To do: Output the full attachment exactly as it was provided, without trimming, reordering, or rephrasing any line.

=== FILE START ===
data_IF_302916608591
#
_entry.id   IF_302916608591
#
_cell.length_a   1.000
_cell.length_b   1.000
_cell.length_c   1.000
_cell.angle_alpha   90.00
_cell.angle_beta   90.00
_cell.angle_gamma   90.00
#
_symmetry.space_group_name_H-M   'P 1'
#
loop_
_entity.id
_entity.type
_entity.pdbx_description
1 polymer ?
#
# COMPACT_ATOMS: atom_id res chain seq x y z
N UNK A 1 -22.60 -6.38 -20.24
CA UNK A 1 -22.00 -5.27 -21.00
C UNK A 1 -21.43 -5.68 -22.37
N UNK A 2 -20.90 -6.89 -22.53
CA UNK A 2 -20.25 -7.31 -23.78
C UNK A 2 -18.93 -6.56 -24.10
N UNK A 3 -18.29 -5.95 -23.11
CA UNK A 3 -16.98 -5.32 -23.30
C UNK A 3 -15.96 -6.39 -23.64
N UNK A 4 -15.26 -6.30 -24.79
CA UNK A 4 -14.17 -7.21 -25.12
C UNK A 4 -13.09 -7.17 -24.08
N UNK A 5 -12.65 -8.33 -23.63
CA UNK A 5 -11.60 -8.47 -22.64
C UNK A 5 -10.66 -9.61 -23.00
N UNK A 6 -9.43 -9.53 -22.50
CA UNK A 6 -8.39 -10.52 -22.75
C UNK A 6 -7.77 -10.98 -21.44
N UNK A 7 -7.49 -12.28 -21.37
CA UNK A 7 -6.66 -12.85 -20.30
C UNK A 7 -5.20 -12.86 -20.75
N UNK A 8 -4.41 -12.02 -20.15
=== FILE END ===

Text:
data_IF_302916608591
#
_entry.id   IF_302916608591
#
_cell.length_a   1.000
_cell.length_b   1.000
_cell.length_c   1.000
_cell.angle_alpha   90.00
_cell.angle_beta   90.00
_cell.angle_gamma   90.00
#
_symmetry.space_group_name_H-M   'P 1'
#
loop_
_entity.id
_entity.type
_entity.pdbx_description
1 polymer ?
#
# COMPACT_ATOMS: atom_id res chain seq x y z
N UNK A 1 -22.60 -6.38 -20.24
CA UNK A 1 -22.00 -5.27 -21.00
C UNK A 1 -21.43 -5.68 -22.37
N UNK A 2 -20.90 -6.89 -22.53
CA UNK A 2 -20.25 -7.31 -23.78
C UNK A 2 -18.93 -6.56 -24.10
N UNK A 3 -18.29 -5.95 -23.11
CA UNK A 3 -16.98 -5.32 -23.30
C UNK A 3 -15.96 -6.39 -23.64
N UNK A 4 -15.26 -6.30 -24.79
CA UNK A 4 -14.17 -7.21 -25.12
C UNK A 4 -13.09 -7.17 -24.08
N UNK A 5 -12.65 -8.33 -23.63
CA UNK A 5 -11.60 -8.47 -22.64
C UNK A 5 -10.66 -9.61 -23.00
N UNK A 6 -9.43 -9.53 -22.50
CA UNK A 6 -8.39 -10.52 -22.75
C UNK A 6 -7.77 -10.98 -21.44
N UNK A 7 -7.49 -12.28 -21.37
CA UNK A 7 -6.66 -12.85 -20.30
C UNK A 7 -5.20 -12.86 -20.75
N UNK A 8 -4.41 -12.02 -20.15